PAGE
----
Millennials may be bad drivers, but parents aren't much better

A recent AAA survey finds that drivers of all ages, but especially millennials, regularly drive recklessly.

There might be some truth to the idea that young drivers are also riskier drivers after all. That's according to a recently released study by the AAA Foundation that found drivers aged 19 to 24 admitted to engaging in risky driving behaviors much more frequently than older drivers, reports USA Today. However, before those older drivers feel too much pride in their abilities, it is worth pointing out that even though older drivers didn't rate as poorly as young drivers did, a large majority of them nonetheless admitted to either texting, speeding, or running a red light within the past 30 days.

Young and old drivers compared

The AAA Foundation surveyed 2,511 drivers last year about the risks they take while on the road. Perhaps most disturbingly, the survey found that 88.4 percent of drivers aged 19 to 24 said they had either exceeded the speed limit, texted while driving, or ran a red light within the past 30 days. Close to half of that age group said they had run a red light even when they knew they could stop and more than 59 percent of those young drivers said they sent a text or email while behind the wheel.

However, as WXXI News reports, older drivers didn't fare much better. The survey found that 79.2 percent of drivers aged 25 to 39 engaged in at least one of the three risky driving behaviors, while that figure declined only slightly to 75.2 percent of drivers aged 40 to 59. The safest age group was drivers aged 60 to 74, but 67.3 percent of them nonetheless still admitted to risky behavior while driving. In fact, at least two thirds of drivers in every age group admitted to either speeding, texting, or running a red light in the past 30 days.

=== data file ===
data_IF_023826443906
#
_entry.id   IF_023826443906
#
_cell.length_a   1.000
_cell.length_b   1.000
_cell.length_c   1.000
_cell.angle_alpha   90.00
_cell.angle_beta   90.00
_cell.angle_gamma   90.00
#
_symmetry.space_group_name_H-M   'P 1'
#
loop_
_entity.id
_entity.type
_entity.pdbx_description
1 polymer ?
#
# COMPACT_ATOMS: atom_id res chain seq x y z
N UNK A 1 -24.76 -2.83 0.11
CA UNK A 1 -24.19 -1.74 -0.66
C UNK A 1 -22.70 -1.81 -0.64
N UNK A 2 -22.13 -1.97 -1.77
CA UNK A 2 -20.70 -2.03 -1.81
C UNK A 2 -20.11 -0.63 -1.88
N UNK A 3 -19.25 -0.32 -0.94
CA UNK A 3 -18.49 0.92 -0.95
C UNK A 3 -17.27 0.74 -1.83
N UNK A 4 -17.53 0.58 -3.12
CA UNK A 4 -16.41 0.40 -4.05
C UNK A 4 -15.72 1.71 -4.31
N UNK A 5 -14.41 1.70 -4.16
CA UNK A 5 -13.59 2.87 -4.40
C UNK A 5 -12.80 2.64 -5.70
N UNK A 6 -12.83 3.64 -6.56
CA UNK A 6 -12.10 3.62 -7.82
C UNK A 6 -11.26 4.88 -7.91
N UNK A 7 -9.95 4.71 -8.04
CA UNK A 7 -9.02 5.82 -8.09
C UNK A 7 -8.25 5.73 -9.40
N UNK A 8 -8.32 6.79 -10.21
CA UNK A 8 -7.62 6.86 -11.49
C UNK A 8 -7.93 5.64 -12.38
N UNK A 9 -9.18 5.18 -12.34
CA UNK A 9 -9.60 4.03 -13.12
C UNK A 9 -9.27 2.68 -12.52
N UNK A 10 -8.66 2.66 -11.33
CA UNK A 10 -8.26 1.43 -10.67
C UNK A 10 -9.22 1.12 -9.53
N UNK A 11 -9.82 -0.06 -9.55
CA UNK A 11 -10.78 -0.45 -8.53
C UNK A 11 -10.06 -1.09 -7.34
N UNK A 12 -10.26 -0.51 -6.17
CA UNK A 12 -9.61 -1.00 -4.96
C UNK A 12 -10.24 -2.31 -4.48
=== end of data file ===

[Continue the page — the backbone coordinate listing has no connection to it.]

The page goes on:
Drivers don't follow their own advice

Just as worrying is that most drivers agree that texting, speeding, and running a red light are dangerous, but they still engage in those behaviors regardless. For example, 78.2 percent of drivers said that reading a text or email while driving is "completely unacceptable," yet 40.2 percent did it anyway. Likewise, 80 percent of drivers called drowsy driving unacceptable, but 28.9 percent of them had driven while struggling to stay awake in the past month. Finally, 35.6 percent of drivers had run a red light in the past month, despite 92.8 percent of them also calling the practice unacceptable.

That disconnect from what drivers know versus how they actually drive is troubling given the increasing number of fatalities on the nation's roads and highways. Traffic deaths surged 7.7 percent in 2015, for example, the largest single-year increase since the 1960s. Much of that increase has been blamed on distracted driving, especially in the form of texting and driving.

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